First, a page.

It’s been 99 days since I completed my 365 day journey through Vermont’s 251 towns. At times it feels as though the journey still continues, but more often, it feels like a lifetime away. Not having a deadline allows the other demands of my life to once again displace photography; I’ve scarcely been out shooting since October. What has changed however is that through this journey I’ve found my way back to who I am as an artist.
Posted by: admin | Jan 06, 2014
Yesterday I received my copy of the 251 Club of Vermont Club Winter newsletter. I glanced through the pages, intrigued as always by the enthusiasm and passion so many Vermonters and non Vermonters alike share for this state and all of its special places. When I reached the final page, as always, I checked to see who else has completed their quest. I was a bit taken aback when I did not see my name among those who had reached Plus member status since the last publication. An innocent oversight, I’m sure; I had only notified the Club of my completion through their contact form shortly after completing my journey. Other than that and the two feature articles in The Valley News and Seven Days, in a sea of four thousand fellow members, there was little way for the club’s administrators to even be aware of my 365 day quest. This started as a personal project, a rigorous self assignment to force my greatest passion in life, photography, back into the forefront of my life. So why should I feel slighted that such an accomplishment had been overlooked?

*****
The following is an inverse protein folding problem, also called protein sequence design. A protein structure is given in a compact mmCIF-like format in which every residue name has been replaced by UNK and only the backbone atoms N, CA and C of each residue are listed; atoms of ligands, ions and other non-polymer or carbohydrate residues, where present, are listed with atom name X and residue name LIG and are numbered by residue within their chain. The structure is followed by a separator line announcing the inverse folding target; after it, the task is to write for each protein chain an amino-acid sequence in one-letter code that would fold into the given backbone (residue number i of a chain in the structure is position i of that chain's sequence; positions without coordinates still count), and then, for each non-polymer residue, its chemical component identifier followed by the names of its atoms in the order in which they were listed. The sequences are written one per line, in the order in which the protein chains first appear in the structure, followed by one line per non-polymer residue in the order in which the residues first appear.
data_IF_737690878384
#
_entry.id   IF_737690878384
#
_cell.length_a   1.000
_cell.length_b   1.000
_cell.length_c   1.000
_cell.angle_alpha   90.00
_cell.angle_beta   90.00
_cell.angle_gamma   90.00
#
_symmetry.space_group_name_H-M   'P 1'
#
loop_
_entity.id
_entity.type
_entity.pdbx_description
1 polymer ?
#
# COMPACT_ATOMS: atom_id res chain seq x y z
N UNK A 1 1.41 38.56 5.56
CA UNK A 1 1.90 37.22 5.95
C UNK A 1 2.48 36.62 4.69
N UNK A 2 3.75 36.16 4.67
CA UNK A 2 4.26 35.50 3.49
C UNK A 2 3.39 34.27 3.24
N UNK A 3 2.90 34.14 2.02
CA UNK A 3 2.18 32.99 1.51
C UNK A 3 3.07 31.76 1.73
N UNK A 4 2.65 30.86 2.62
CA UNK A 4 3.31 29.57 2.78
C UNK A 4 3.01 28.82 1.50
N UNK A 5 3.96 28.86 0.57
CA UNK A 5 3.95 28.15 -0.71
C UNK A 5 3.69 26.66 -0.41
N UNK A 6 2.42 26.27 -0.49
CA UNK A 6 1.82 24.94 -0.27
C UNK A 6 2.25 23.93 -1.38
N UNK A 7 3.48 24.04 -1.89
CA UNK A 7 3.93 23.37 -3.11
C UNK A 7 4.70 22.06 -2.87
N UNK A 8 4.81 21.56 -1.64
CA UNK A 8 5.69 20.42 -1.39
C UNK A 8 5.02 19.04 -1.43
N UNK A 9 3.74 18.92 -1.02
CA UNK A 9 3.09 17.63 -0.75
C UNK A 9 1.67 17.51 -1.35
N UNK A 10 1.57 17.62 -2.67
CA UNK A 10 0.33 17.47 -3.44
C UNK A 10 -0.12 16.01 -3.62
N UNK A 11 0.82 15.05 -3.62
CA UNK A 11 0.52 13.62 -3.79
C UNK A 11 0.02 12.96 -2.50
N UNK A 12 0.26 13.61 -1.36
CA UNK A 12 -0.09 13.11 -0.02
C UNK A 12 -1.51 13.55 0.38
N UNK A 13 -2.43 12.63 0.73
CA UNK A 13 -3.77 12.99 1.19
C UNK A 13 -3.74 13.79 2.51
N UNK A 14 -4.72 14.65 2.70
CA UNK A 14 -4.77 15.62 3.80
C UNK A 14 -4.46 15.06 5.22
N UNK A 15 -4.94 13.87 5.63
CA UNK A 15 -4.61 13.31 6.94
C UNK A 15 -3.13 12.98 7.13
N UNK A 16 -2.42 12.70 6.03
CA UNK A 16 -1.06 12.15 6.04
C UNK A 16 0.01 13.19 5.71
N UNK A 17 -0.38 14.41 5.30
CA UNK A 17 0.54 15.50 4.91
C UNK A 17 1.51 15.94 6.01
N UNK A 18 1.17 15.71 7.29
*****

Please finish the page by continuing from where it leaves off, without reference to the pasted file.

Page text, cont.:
In a way, this journey was metaphoric. I’ve been struggling to find my place as a photographer since I left photography school in 1999. Perhaps it would have been much easier if I had, as I had so wanted, become a professional photographer twenty years earlier. Knowing in my heart that I needed for photography to always be an integral part of my life, I jumped off a cliff , as my sister aptly characterized my walking away in my late 30’s from a successful career in the investment business to chase a childhood dream. While I pretended that I knew how I would make a go of it after completing a ten month rigorous vocational program in photography, I really had no idea what I was going to do when I finished school, nor did I particularly care at the time. I just knew that I needed to be doing something with photography. Read more...